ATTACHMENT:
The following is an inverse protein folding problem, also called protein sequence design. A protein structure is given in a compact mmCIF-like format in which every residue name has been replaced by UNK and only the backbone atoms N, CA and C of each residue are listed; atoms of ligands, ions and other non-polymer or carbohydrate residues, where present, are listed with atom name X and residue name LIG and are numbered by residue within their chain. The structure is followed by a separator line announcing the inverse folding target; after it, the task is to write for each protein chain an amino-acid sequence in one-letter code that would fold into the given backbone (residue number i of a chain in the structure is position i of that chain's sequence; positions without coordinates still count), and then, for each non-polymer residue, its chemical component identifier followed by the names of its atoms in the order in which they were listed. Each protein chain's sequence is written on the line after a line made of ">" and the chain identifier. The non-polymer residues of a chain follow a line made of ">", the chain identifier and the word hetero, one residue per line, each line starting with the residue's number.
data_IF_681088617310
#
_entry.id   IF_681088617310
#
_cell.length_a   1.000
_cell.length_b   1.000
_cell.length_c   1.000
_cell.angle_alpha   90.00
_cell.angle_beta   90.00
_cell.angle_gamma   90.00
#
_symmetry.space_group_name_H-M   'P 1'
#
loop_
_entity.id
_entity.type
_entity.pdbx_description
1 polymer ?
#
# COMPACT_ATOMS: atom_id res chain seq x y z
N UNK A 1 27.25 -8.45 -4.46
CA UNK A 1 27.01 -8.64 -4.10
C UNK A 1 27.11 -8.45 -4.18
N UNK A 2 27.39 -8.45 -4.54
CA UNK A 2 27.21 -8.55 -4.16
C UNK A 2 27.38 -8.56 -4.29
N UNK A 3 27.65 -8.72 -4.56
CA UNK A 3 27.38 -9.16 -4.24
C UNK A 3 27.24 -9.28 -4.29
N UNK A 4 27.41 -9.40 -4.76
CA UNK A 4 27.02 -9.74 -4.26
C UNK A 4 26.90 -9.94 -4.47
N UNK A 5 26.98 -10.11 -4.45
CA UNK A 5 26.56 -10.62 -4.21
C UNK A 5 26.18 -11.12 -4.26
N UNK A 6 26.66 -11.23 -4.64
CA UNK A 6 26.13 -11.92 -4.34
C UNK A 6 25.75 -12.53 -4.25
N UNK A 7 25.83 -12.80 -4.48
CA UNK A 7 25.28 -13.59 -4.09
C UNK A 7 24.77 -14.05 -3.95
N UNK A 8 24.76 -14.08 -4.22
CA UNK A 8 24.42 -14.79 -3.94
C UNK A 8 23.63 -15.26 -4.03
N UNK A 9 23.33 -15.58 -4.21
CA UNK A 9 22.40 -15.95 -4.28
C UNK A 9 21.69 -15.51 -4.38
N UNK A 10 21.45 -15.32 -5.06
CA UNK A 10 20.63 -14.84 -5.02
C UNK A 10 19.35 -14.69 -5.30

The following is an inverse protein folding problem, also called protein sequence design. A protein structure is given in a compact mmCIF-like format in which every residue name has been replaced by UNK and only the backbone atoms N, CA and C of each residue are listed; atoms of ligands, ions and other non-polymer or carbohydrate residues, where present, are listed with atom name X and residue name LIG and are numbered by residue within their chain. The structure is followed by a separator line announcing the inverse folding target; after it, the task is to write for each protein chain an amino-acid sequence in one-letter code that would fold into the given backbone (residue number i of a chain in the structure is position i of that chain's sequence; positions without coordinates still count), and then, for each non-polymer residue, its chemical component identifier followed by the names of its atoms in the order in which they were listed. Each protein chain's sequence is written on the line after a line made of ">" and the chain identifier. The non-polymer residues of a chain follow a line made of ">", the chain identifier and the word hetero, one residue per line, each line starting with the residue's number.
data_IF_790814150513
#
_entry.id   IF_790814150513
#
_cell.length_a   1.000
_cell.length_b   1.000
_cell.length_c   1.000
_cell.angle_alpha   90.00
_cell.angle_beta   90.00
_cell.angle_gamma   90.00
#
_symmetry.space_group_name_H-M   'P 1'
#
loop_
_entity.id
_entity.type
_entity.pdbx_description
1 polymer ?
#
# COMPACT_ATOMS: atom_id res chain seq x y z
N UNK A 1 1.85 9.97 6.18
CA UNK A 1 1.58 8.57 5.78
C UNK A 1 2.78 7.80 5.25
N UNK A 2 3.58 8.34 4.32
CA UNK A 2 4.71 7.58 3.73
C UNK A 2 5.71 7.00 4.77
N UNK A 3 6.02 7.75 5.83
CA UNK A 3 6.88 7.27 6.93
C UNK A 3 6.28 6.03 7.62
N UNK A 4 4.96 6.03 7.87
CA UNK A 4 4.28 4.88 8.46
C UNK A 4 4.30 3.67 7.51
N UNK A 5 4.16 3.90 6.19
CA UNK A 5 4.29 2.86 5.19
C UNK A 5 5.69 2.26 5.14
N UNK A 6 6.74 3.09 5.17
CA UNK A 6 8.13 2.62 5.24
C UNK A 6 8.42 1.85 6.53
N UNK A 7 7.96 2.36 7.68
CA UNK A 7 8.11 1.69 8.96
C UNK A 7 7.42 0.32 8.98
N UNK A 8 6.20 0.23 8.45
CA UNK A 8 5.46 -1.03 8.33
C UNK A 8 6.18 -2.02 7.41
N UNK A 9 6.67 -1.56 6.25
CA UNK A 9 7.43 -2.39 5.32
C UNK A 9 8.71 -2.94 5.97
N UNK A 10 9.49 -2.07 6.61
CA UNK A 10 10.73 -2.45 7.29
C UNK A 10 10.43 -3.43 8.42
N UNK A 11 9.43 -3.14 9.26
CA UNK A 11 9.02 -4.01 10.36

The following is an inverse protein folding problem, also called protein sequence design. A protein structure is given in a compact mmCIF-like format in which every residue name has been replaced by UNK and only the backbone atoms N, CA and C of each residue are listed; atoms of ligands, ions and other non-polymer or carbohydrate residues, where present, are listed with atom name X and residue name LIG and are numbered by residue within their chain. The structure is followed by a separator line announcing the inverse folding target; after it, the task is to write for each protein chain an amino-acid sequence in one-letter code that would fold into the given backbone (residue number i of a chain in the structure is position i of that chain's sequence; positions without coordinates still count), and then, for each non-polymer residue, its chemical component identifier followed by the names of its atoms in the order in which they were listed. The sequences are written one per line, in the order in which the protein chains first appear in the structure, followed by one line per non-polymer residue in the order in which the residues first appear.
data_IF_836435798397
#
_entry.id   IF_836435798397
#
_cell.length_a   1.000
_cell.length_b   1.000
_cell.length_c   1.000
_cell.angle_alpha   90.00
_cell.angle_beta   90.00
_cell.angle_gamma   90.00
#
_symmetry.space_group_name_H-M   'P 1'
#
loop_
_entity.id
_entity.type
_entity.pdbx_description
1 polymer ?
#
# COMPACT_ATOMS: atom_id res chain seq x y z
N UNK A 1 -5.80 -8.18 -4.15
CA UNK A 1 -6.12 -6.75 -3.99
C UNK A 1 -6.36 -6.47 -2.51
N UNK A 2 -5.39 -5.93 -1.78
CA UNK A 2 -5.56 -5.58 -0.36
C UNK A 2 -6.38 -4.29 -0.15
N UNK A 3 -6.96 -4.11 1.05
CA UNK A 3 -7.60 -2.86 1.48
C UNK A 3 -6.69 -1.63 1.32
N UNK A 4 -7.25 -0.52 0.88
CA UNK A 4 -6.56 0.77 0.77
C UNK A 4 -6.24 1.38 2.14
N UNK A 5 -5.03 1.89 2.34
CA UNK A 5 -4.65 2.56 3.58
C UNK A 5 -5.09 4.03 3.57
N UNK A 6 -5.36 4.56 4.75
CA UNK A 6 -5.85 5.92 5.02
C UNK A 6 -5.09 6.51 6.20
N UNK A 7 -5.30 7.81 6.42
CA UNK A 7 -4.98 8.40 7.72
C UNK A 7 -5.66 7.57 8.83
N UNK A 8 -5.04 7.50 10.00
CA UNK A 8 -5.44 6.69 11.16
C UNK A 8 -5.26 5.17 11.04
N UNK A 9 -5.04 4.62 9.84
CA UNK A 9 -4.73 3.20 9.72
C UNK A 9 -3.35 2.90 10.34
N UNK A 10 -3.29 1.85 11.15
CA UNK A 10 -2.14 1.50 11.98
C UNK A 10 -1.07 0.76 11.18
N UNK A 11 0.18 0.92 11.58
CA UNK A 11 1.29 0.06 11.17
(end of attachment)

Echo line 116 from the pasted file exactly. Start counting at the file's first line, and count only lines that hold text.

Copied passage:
#